As the SHELL Model checklist suggests, decisions are often multi-tiered with a number of strategies simultaneously in play. The diamond model allows for visualization of existing and potential conditions in a complex environment. The diamond depicts human decision making under flight conditions with both structure and flexibility.

Latent Conditions, Active Failures
The Reason Model considers each organizational level as a barrier that may prevent a failure at a higher level from penetrating to a lower level. We are familiar how these barriers depicted as slices of Swiss cheese wherein each hole represents a failure. An accident occurs when holes in each barrier line up and all barriers are breached.

As we all know, the flight crew is the last line of defense!

Man in the Arena

[Theodore Roosevelt] It is not the critic who counts; not the man who points out how the strong man stumbles, or where the doer of deeds could have done them better. The credit belongs to the man who is actually in the arena, whose face is marred by dust and sweat and blood; who strives valiantly; who errs, who comes short again and again, because there is no effort without error and shortcoming; but who does actually strive to do the deeds; who knows great enthusiasms, the great devotions; who spends himself in a worthy cause; who at the best knows in the end the triumph of high achievement, and who at the worst, if he fails, at least fails while daring greatly, so that his place shall never be with those cold and timid souls who neither know victory nor defeat.

On The Very Heart of Courage
Free Will and Responsibility

[Peter Koestenbaum] The very heart of courage, the philosophical core, is our human freedom . . . Freedom is a fact inside your heart. It is your most precious possession. It gives you power over your life. It gives you the benefits of being responsible for your existence and accountable for your life. Free will cannot be explained scientifically—only philosophically, poetically, religiously, or mythologically. Claiming your freedom is the ultimate secret for mastering your life. To discover your freedom inside your heart is an exuberant experience of both exhilaration and hope, and that freedom can never be extinguished. Heroes have exercised this freedom at the risk of life itself. True love means to surrender that freedom to another . . .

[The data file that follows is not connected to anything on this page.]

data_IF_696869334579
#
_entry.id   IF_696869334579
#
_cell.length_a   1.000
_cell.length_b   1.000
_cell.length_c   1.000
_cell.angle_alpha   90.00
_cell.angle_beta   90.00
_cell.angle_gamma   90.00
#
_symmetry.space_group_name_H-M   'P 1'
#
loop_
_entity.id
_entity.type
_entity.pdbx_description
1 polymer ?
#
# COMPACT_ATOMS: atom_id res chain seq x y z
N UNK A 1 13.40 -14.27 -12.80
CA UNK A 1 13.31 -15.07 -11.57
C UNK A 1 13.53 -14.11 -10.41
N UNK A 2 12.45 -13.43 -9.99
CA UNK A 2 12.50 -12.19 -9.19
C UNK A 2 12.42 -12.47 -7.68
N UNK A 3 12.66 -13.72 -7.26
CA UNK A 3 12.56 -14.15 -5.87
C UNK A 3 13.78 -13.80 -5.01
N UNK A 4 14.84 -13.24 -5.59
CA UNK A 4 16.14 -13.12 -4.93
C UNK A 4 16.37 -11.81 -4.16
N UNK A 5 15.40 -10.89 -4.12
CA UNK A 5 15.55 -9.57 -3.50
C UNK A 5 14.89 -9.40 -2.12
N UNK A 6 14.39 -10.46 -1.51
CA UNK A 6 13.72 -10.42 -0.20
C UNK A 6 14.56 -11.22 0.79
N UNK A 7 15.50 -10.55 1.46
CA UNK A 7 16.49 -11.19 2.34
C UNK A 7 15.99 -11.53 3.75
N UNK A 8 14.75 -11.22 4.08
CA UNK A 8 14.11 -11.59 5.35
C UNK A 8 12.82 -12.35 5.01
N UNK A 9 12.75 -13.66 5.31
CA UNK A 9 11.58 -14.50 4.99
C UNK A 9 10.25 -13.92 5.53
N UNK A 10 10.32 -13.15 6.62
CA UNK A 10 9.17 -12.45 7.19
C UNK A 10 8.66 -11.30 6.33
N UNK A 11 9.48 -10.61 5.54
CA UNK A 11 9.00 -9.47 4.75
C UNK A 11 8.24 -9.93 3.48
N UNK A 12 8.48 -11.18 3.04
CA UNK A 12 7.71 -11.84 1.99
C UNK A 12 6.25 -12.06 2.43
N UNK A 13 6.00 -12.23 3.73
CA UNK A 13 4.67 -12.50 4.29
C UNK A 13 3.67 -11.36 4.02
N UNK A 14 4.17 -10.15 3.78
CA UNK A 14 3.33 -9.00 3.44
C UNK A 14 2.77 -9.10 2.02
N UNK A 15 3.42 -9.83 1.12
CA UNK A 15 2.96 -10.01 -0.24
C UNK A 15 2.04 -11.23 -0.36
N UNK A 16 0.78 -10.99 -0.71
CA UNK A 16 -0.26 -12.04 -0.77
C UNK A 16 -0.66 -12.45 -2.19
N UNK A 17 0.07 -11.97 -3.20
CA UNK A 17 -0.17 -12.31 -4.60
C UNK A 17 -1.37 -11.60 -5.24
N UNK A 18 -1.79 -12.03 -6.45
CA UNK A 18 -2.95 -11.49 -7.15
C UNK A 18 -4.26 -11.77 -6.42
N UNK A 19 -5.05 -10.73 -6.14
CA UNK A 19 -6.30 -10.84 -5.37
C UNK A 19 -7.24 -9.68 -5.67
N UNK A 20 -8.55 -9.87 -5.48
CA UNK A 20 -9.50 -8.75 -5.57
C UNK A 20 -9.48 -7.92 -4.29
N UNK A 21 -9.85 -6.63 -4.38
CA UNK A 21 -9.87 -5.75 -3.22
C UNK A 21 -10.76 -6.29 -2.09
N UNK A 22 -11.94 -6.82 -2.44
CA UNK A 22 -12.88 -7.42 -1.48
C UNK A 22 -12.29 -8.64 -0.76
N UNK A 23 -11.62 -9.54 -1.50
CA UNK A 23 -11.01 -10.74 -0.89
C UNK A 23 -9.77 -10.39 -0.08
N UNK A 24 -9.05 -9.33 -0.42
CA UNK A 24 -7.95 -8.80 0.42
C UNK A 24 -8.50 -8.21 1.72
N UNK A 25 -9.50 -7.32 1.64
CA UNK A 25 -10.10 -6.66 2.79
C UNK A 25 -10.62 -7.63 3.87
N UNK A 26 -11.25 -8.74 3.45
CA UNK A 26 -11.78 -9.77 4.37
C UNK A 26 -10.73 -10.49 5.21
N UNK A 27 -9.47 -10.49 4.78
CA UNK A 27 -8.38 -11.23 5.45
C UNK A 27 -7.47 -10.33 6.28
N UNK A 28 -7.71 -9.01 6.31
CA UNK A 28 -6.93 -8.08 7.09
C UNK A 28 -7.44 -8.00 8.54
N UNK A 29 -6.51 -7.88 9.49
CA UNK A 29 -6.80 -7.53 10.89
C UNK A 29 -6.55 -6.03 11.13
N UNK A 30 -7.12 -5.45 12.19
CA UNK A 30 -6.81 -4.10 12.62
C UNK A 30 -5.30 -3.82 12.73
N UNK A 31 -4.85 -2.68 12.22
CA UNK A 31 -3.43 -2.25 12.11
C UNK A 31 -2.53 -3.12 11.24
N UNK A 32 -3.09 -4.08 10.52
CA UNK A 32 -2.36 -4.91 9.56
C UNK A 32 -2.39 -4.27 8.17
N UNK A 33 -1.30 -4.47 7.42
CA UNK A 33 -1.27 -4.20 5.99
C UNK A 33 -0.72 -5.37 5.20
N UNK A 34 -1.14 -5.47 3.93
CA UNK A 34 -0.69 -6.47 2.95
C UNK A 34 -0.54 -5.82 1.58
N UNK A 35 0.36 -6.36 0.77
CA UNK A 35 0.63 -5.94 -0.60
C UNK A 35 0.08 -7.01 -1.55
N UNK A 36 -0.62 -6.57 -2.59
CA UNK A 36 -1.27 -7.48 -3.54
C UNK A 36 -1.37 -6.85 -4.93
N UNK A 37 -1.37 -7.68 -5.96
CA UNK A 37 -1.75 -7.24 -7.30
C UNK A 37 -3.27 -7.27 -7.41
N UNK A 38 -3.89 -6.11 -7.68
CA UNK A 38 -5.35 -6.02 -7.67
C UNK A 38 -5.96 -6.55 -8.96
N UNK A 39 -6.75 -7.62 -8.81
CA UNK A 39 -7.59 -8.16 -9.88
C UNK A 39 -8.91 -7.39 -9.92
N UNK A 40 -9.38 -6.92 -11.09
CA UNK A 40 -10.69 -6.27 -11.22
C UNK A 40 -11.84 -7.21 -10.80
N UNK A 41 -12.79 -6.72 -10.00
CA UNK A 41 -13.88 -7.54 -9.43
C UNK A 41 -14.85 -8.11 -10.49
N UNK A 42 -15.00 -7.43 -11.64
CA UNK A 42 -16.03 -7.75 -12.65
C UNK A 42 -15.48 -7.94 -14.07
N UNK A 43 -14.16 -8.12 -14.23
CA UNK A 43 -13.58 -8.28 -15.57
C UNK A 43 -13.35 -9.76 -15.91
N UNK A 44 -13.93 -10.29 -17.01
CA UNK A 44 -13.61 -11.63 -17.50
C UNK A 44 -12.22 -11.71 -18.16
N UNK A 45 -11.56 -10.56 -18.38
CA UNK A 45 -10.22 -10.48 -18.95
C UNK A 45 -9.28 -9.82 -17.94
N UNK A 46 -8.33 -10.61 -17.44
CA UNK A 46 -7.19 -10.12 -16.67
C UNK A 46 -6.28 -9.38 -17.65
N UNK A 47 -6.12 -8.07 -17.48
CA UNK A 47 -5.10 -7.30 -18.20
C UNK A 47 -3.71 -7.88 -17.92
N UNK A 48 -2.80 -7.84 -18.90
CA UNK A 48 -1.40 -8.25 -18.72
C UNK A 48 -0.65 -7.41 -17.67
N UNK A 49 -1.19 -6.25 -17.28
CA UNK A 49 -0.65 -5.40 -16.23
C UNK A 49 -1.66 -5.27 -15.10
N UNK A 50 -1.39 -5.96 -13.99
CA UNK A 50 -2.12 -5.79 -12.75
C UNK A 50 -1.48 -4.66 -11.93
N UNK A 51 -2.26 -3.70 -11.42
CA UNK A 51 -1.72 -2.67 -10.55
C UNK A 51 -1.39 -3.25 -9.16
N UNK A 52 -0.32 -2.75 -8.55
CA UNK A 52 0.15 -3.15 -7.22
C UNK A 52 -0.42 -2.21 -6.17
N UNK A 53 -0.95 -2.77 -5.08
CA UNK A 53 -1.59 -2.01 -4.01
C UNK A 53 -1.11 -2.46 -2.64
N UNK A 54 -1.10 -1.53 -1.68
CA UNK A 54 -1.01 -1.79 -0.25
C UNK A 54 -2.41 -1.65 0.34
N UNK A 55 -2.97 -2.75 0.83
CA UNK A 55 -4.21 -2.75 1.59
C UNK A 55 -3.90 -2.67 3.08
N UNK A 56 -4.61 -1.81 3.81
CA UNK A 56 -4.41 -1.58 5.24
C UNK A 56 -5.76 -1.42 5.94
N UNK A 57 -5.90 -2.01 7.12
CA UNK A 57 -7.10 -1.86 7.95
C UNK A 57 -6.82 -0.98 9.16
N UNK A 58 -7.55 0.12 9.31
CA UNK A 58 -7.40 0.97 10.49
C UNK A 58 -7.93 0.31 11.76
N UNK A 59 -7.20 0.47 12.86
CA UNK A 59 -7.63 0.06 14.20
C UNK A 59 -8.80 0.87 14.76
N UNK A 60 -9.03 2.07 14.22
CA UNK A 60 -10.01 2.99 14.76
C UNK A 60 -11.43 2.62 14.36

From freedom follows the power for initiative. The leader is a self-starter. Leaders energize themselves; they do not require external sources of enthusiasm. They know that to be human is to be a creator, to have the ability to start something from nothing. The creation of the world, a theme in all of the world’s mythologies, is the cosmic image of our subjective initiative—a cosmic metaphor for our innermost truth.

Pilot Attitudes and Mindsets
United Airlines’ Skyliner Survey

Pilot responses related to Courage:

  • There’s almost nothing that needs to be done in a hurry in an aircraft.
  • Pay attention to your sixth sense. If something feels wrong, it probably is.
  • If you are getting rushed or overloaded, slow down even if it means delaying pushback, delaying takeoff or even holding.
  • Return to basics if you become confused.
  • Maintain a healthy level of suspicion.
  • Avoid complacency; the minute you think something won’t hurt you—it will!
  • Be especially vigilant when everything is going well. . . . You must resist the tendency to become complacent when everything looks normal.
  • Don’t become complacent; sit on the edge of your seat; never take anything for granted; never become relaxed; question everything; stay alert.
  • The way to be safe is never to be comfortable.
  • A pilot must be able to adapt; no two situations are the same.

From the comic movie, Airplane:
Passenger Ted Striker (actor Robert Hays), a former Navy pilot, is required to take the controls because the aircraft’s pilots are incapacitated. Striker is not an active pilot, haunted by earlier combat encounters, is certainly not qualified and completely unprepared for to fly an aircraft of this type, especially during stormy conditions at night.

In this scene, Striker’s emotions are evident as he resolutely does his best to save the flight and land the airplane.